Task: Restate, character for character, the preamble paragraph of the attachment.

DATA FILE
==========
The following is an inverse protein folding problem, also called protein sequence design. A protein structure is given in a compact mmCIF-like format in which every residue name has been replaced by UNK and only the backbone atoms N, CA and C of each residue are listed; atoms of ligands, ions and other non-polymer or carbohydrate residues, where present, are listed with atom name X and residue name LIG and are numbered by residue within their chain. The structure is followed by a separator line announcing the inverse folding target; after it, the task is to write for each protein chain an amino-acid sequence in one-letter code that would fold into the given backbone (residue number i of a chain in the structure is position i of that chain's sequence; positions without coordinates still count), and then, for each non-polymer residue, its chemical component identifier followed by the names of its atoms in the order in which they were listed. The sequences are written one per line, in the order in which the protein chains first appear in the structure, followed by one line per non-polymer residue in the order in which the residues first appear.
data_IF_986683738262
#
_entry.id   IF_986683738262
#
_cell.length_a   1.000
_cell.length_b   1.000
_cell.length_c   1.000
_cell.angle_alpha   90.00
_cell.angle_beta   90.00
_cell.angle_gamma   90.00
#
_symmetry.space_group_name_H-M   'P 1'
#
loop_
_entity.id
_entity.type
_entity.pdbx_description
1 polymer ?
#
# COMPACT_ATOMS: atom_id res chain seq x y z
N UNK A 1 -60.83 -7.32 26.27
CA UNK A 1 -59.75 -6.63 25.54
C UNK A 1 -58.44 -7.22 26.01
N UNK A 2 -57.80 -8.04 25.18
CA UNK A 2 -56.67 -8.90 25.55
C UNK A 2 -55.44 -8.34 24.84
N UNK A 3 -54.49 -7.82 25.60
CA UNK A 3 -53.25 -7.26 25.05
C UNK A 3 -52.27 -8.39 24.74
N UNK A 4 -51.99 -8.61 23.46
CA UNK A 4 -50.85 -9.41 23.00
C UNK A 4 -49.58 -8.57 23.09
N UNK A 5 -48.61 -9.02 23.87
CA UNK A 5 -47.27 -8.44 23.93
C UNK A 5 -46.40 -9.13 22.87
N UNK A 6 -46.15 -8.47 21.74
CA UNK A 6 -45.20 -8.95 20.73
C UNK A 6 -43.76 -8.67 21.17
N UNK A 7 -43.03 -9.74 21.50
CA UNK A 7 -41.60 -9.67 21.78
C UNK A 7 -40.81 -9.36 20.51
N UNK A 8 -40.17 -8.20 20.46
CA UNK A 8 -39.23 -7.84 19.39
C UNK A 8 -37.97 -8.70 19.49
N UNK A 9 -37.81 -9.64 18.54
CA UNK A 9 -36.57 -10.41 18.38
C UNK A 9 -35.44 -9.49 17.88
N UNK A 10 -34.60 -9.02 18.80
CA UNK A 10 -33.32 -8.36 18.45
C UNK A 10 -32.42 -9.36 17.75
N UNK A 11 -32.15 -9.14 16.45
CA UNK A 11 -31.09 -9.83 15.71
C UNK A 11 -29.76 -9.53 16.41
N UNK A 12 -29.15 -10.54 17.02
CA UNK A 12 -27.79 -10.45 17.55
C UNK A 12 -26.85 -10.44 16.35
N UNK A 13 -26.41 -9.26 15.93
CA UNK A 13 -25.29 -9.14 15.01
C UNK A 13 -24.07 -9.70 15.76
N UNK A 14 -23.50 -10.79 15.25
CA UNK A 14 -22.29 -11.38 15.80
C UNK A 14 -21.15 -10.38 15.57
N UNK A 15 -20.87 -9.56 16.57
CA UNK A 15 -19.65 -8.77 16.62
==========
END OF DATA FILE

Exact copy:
The following is an inverse protein folding problem, also called protein sequence design. A protein structure is given in a compact mmCIF-like format in which every residue name has been replaced by UNK and only the backbone atoms N, CA and C of each residue are listed; atoms of ligands, ions and other non-polymer or carbohydrate residues, where present, are listed with atom name X and residue name LIG and are numbered by residue within their chain. The structure is followed by a separator line announcing the inverse folding target; after it, the task is to write for each protein chain an amino-acid sequence in one-letter code that would fold into the given backbone (residue number i of a chain in the structure is position i of that chain's sequence; positions without coordinates still count), and then, for each non-polymer residue, its chemical component identifier followed by the names of its atoms in the order in which they were listed. The sequences are written one per line, in the order in which the protein chains first appear in the structure, followed by one line per non-polymer residue in the order in which the residues first appear.